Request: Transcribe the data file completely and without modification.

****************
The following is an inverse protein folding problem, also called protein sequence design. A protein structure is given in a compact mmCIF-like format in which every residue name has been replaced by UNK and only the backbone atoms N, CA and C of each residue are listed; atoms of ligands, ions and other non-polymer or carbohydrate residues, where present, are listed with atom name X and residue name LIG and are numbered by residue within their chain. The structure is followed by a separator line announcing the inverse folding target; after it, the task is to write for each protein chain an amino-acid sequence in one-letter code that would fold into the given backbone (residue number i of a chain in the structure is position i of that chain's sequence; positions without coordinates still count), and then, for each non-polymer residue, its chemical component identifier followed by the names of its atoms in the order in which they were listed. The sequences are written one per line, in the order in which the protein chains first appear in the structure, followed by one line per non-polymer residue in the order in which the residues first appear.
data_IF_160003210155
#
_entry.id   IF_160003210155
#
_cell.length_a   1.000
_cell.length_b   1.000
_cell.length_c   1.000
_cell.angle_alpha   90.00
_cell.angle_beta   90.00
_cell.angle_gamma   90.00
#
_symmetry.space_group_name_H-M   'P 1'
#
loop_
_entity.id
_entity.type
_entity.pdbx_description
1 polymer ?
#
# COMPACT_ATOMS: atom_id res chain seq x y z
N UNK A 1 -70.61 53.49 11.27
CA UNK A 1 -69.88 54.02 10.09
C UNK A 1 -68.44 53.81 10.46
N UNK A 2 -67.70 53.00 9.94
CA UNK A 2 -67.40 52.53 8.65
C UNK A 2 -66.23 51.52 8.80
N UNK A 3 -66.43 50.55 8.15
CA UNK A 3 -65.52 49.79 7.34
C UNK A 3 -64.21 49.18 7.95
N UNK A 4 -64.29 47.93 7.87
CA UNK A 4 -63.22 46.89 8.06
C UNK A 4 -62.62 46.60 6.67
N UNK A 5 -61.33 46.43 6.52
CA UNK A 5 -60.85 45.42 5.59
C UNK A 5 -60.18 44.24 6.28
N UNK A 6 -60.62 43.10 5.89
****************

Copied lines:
The following is an inverse protein folding problem, also called protein sequence design. A protein structure is given in a compact mmCIF-like format in which every residue name has been replaced by UNK and only the backbone atoms N, CA and C of each residue are listed; atoms of ligands, ions and other non-polymer or carbohydrate residues, where present, are listed with atom name X and residue name LIG and are numbered by residue within their chain. The structure is followed by a separator line announcing the inverse folding target; after it, the task is to write for each protein chain an amino-acid sequence in one-letter code that would fold into the given backbone (residue number i of a chain in the structure is position i of that chain's sequence; positions without coordinates still count), and then, for each non-polymer residue, its chemical component identifier followed by the names of its atoms in the order in which they were listed. The sequences are written one per line, in the order in which the protein chains first appear in the structure, followed by one line per non-polymer residue in the order in which the residues first appear.
data_IF_160003210155
#
_entry.id   IF_160003210155
#
_cell.length_a   1.000
_cell.length_b   1.000
_cell.length_c   1.000
_cell.angle_alpha   90.00
_cell.angle_beta   90.00
_cell.angle_gamma   90.00
#
_symmetry.space_group_name_H-M   'P 1'
#
loop_
_entity.id
_entity.type
_entity.pdbx_description
1 polymer ?
#
# COMPACT_ATOMS: atom_id res chain seq x y z
N UNK A 1 -70.61 53.49 11.27
CA UNK A 1 -69.88 54.02 10.09
C UNK A 1 -68.44 53.81 10.46
N UNK A 2 -67.70 53.00 9.94
CA UNK A 2 -67.40 52.53 8.65
C UNK A 2 -66.23 51.52 8.80
N UNK A 3 -66.43 50.55 8.15
CA UNK A 3 -65.52 49.79 7.34
C UNK A 3 -64.21 49.18 7.95
N UNK A 4 -64.29 47.93 7.87
CA UNK A 4 -63.22 46.89 8.06
C UNK A 4 -62.62 46.60 6.67
N UNK A 5 -61.33 46.43 6.52
CA UNK A 5 -60.85 45.42 5.59
C UNK A 5 -60.18 44.24 6.28
N UNK A 6 -60.62 43.10 5.89